Humans vs. Zombies: A Social Experience

by on Jan.27, 2010, under life, thoughts

Last semester, some students from my university worked with university officials to get a game of Humans vs. Zombies going. After hearing about the game, I decided I wanted to join up to play the game. It was going to be a two-day game: starting Friday at 5 PM, and ending Sunday at 5 PM, as a trial for the university. Unfortunately, I was going to be off campus that weekend, so I wasn’t able to sign up. However, as soon as I heard they were doing another round, I knew I had to do my best to be on campus for the game.

So, working with the university some more, these students organized a three day game: starting Thursday at 5 PM, and ending Sunday at 5 PM. The students wanted to have a week-long game, but the university wanted to see how the game would work with people travelling between classes before they allowed that. I got aNerfgun for Christmas, and was eager for the game to get started. I attended the necessary meeting to sign up for the game, and just had to wait until Thursday to start playing.

Now, after the game is over, I have this to say: I can’t wait for the week-long game which is planned for some time in April. Humans vs. Zombies is not only a great excuse to run around campus with a Nerf gun, shooting people for the fun of it, but also a great way to be social and meet new people. The teamwork and strategy involved is amazing, and I definitely met some great people I would have otherwise never said hi to. Needless to say, I’ve been disappointed to find out that some college campuses refuse to allow the game to happen.

A lot of the arguments I’ve seen against the game from universities has been the use of Nerf guns. Even my university has a policy against allowing Nerf guns in the dorm rooms, but most RAs here don’t seem to mind them, as long as we’re not running around in the hallways and causing a ruckus. The people on the Humans vs. Zombies website also have some interesting advice to getting around this: never call them Nerf “guns”. Nerf themselves refers to them as Nerf “blasters”, with foam “darts”, so use this terminology. It may seem like small change, but I can see how it would make a big difference.

Another issue has been the use ofbandannasin the game. Players must wear a bandanna around either their arm or head to denote whether they are a human or zombie. However, some universities worry that this can be seen as a gang symbol, and, coupled with carrying a Nerf “gun”, this would not look good to the local police. The solution the Humans vs. Zombies website has for this is, unfortunately, costly. The organization sells bright-orange bandannas for use in the game. It should be clear to most cops that no gang would use bright orange bandannas that say either “HUMAN” or “ZOMBIE” as a gang sign, so there should be no trouble. Unfortunately, these bandannas cost $5 each. Hopefully, though, people will play the game once, buying a bandanna, and donate the bandanna to the people organizing the game when they no longer wish to take part in it. Of course, fundraisers are also an option.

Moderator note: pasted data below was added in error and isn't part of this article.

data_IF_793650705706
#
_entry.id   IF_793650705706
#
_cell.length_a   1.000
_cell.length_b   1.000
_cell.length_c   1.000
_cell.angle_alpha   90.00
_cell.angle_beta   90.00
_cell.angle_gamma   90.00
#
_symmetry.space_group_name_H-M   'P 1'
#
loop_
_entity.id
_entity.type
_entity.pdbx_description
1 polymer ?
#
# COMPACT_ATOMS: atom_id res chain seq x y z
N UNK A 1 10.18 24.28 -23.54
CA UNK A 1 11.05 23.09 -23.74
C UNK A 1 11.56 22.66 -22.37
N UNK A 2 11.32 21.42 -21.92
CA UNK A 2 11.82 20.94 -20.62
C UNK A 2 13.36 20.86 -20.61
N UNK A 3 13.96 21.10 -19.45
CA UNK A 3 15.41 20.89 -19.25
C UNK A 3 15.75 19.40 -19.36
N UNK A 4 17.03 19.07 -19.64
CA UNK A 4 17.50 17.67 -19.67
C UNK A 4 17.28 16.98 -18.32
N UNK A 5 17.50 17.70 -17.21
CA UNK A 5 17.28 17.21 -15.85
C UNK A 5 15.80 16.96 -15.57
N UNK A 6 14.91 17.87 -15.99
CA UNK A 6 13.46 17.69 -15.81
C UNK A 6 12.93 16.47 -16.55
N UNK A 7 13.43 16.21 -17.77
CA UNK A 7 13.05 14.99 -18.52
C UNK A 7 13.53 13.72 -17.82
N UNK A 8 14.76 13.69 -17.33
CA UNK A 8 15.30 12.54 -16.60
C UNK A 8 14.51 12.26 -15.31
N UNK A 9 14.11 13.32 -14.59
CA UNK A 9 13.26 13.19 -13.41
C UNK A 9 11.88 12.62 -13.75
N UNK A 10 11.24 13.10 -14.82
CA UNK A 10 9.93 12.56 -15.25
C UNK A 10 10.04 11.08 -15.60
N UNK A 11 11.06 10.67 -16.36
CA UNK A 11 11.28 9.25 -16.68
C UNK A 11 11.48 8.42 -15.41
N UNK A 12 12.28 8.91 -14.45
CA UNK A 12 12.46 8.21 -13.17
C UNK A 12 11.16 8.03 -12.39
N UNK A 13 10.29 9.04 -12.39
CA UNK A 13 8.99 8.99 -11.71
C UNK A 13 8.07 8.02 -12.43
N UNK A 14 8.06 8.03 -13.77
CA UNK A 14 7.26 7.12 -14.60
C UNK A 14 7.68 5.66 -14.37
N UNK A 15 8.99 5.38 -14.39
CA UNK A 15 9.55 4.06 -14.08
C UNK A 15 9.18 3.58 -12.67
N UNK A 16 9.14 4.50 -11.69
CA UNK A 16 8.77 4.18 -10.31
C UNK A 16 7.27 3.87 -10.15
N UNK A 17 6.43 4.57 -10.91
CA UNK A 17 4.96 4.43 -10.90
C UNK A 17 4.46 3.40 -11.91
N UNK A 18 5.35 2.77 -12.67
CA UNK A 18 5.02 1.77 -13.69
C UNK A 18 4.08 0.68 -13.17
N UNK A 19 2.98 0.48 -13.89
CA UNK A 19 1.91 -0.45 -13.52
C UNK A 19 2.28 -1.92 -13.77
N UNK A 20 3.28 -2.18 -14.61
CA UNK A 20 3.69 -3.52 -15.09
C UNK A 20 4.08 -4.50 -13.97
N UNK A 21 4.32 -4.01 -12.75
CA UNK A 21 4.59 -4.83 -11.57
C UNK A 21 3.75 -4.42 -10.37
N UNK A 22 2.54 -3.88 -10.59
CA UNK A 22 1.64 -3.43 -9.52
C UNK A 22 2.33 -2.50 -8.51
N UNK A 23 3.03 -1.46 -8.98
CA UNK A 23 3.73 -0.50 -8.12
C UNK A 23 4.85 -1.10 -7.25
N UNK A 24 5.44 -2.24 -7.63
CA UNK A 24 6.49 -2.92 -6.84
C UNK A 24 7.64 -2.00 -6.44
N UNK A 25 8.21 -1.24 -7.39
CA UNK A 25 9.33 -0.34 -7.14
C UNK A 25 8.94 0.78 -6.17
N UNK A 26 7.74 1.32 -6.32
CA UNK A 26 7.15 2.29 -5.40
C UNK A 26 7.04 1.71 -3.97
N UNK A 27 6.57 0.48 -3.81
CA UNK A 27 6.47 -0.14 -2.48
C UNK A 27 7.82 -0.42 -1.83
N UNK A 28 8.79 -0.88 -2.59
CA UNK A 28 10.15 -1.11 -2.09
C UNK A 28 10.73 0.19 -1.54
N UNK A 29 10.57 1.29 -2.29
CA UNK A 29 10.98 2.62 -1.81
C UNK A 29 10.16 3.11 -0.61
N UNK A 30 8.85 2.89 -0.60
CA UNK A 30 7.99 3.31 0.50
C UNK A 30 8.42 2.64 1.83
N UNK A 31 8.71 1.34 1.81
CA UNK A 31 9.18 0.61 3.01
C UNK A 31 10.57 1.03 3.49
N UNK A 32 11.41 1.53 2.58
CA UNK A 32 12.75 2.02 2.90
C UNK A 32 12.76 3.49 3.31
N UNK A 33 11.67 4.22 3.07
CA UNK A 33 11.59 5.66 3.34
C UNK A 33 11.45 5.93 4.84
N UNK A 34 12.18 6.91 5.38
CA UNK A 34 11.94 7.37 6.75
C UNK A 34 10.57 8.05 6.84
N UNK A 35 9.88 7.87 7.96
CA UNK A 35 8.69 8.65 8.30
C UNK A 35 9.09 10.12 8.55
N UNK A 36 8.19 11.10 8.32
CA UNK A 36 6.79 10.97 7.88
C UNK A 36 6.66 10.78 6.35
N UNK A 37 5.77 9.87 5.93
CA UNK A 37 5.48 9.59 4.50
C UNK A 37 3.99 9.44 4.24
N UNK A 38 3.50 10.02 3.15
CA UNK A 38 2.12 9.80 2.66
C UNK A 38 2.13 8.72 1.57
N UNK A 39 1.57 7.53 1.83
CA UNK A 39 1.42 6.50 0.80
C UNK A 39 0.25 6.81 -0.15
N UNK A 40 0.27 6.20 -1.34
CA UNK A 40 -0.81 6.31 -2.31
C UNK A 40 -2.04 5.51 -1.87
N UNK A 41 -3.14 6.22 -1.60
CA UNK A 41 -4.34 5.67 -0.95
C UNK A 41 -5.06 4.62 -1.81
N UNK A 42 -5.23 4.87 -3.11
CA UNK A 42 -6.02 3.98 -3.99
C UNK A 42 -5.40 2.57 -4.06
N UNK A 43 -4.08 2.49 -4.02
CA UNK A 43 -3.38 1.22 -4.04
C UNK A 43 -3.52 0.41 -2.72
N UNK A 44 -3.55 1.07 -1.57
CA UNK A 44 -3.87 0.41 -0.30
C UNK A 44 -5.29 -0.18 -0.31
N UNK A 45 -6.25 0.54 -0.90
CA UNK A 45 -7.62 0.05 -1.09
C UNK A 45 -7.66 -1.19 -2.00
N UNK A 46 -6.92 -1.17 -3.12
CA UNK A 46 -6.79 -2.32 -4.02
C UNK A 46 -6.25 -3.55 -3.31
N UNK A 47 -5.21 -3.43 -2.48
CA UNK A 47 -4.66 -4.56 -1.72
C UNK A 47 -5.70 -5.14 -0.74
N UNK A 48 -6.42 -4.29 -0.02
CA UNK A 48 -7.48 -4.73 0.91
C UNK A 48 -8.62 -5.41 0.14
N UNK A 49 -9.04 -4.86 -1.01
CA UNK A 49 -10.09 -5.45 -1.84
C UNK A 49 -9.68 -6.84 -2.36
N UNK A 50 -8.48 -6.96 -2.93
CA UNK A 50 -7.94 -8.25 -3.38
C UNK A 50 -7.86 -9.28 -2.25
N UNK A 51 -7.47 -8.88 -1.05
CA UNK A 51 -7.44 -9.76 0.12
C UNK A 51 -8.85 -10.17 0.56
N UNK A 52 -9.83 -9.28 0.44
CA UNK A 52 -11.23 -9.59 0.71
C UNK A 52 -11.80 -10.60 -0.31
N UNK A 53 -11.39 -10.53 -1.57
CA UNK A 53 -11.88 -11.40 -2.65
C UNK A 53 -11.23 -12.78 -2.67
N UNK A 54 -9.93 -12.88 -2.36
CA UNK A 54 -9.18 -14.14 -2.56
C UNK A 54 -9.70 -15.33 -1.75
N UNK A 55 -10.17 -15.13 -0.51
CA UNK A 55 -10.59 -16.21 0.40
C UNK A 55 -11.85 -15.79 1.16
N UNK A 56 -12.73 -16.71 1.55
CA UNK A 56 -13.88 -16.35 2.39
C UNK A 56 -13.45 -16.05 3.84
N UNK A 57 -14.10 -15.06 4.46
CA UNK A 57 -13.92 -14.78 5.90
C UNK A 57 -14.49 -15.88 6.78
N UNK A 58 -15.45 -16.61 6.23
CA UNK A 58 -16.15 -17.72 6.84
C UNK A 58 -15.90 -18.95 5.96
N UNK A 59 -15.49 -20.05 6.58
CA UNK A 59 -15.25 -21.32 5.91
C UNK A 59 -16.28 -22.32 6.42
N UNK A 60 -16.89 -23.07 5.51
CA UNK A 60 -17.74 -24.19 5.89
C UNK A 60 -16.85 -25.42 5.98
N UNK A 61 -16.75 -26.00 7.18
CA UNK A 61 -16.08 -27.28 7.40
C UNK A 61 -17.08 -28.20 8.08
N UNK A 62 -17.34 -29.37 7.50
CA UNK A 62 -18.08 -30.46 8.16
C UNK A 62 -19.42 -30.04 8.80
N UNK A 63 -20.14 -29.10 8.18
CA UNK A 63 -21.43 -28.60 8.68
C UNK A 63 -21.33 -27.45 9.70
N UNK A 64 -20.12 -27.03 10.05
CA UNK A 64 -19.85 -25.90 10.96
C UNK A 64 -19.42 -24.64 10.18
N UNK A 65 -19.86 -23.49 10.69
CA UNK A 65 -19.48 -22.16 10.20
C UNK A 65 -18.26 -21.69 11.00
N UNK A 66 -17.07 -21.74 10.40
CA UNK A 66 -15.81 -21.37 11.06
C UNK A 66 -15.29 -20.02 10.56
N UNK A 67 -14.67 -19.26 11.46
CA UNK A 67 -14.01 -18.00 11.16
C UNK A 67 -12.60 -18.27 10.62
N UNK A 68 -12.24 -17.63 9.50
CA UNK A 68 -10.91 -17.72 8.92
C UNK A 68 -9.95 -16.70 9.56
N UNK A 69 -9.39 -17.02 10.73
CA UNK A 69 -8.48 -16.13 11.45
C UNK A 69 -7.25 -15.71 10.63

Overall, to universities who want to consider banning Humans vs. Zombies, I say this: please don’t. The game does not promote gun violence, or shooting people, etc. It’s a social event that’s a lot of fun for students to take part in, and makes the campus come to life. If you want to consider banning the game for its violence, you should also ban any video game with violence in it in the dorms. I urge universities to work with students to figure out a way to get the game going even if they have worries about one aspect of the game. Students won’t have all the ideas on how to work around restrictions: offer suggestions that would work well for both parties.

As a final note, Humans vs. Zombies would look great to prospective students. As a senior in high school, if I had visited a college and there were a bunch of kids running around with Nerf guns shooting each other… that would give the school huge bonus points.

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1 Comment for this entry

  • Ben Barber

    As a side note, I think all of our games so far have coincided (to some extent) with visit days. Visit days aren’t always posted on the calendar, so we generally find out about the coincidence two to three weeks after the event gets scheduled.

    Also, it’s great to hear that people are really are looking forward to the next game. It’s what makes all the talks worth it. 😀

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